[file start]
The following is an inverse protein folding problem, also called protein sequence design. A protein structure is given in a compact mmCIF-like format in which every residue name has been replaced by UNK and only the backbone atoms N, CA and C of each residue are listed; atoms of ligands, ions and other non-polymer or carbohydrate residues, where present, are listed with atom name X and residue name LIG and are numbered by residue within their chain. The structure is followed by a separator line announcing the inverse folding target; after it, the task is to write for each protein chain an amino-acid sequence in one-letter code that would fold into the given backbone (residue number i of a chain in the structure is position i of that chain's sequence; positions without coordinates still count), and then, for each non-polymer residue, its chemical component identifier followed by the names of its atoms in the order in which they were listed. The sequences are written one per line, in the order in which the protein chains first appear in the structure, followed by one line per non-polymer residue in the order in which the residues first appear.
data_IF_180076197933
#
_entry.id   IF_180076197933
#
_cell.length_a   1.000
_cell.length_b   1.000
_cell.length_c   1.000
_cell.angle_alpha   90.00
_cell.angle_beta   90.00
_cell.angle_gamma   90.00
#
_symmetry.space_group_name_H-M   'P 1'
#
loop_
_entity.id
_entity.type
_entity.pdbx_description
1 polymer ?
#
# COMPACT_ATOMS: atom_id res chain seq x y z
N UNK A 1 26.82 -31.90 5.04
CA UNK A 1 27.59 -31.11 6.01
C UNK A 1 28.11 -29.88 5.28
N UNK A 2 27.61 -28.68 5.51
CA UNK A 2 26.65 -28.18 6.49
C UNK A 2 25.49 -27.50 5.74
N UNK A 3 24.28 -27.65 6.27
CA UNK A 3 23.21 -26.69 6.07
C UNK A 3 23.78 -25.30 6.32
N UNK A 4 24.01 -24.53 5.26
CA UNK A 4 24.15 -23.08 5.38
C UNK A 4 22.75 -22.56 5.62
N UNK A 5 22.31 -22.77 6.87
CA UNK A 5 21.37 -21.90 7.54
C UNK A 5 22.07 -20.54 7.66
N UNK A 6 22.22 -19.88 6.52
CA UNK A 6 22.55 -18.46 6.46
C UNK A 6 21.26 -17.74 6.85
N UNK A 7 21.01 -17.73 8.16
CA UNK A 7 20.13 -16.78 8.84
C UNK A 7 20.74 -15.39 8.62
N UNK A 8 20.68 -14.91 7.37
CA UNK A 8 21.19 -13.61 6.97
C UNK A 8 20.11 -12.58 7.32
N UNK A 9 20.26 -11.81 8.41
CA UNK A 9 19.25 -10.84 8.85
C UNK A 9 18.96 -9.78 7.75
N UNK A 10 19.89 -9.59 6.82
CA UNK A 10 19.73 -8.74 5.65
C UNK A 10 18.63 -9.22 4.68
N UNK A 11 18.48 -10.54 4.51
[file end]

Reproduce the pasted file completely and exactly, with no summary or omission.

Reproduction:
The following is an inverse protein folding problem, also called protein sequence design. A protein structure is given in a compact mmCIF-like format in which every residue name has been replaced by UNK and only the backbone atoms N, CA and C of each residue are listed; atoms of ligands, ions and other non-polymer or carbohydrate residues, where present, are listed with atom name X and residue name LIG and are numbered by residue within their chain. The structure is followed by a separator line announcing the inverse folding target; after it, the task is to write for each protein chain an amino-acid sequence in one-letter code that would fold into the given backbone (residue number i of a chain in the structure is position i of that chain's sequence; positions without coordinates still count), and then, for each non-polymer residue, its chemical component identifier followed by the names of its atoms in the order in which they were listed. The sequences are written one per line, in the order in which the protein chains first appear in the structure, followed by one line per non-polymer residue in the order in which the residues first appear.
data_IF_180076197933
#
_entry.id   IF_180076197933
#
_cell.length_a   1.000
_cell.length_b   1.000
_cell.length_c   1.000
_cell.angle_alpha   90.00
_cell.angle_beta   90.00
_cell.angle_gamma   90.00
#
_symmetry.space_group_name_H-M   'P 1'
#
loop_
_entity.id
_entity.type
_entity.pdbx_description
1 polymer ?
#
# COMPACT_ATOMS: atom_id res chain seq x y z
N UNK A 1 26.82 -31.90 5.04
CA UNK A 1 27.59 -31.11 6.01
C UNK A 1 28.11 -29.88 5.28
N UNK A 2 27.61 -28.68 5.51
CA UNK A 2 26.65 -28.18 6.49
C UNK A 2 25.49 -27.50 5.74
N UNK A 3 24.28 -27.65 6.27
CA UNK A 3 23.21 -26.69 6.07
C UNK A 3 23.78 -25.30 6.32
N UNK A 4 24.01 -24.53 5.26
CA UNK A 4 24.15 -23.08 5.38
C UNK A 4 22.75 -22.56 5.62
N UNK A 5 22.31 -22.77 6.87
CA UNK A 5 21.37 -21.90 7.54
C UNK A 5 22.07 -20.54 7.66
N UNK A 6 22.22 -19.88 6.52
CA UNK A 6 22.55 -18.46 6.46
C UNK A 6 21.26 -17.74 6.85
N UNK A 7 21.01 -17.73 8.16
CA UNK A 7 20.13 -16.78 8.84
C UNK A 7 20.74 -15.39 8.62
N UNK A 8 20.68 -14.91 7.37
CA UNK A 8 21.19 -13.61 6.97
C UNK A 8 20.11 -12.58 7.32
N UNK A 9 20.26 -11.81 8.41
CA UNK A 9 19.25 -10.84 8.85
C UNK A 9 18.96 -9.78 7.75
N UNK A 10 19.89 -9.59 6.82
CA UNK A 10 19.73 -8.74 5.65
C UNK A 10 18.63 -9.22 4.68
N UNK A 11 18.48 -10.54 4.51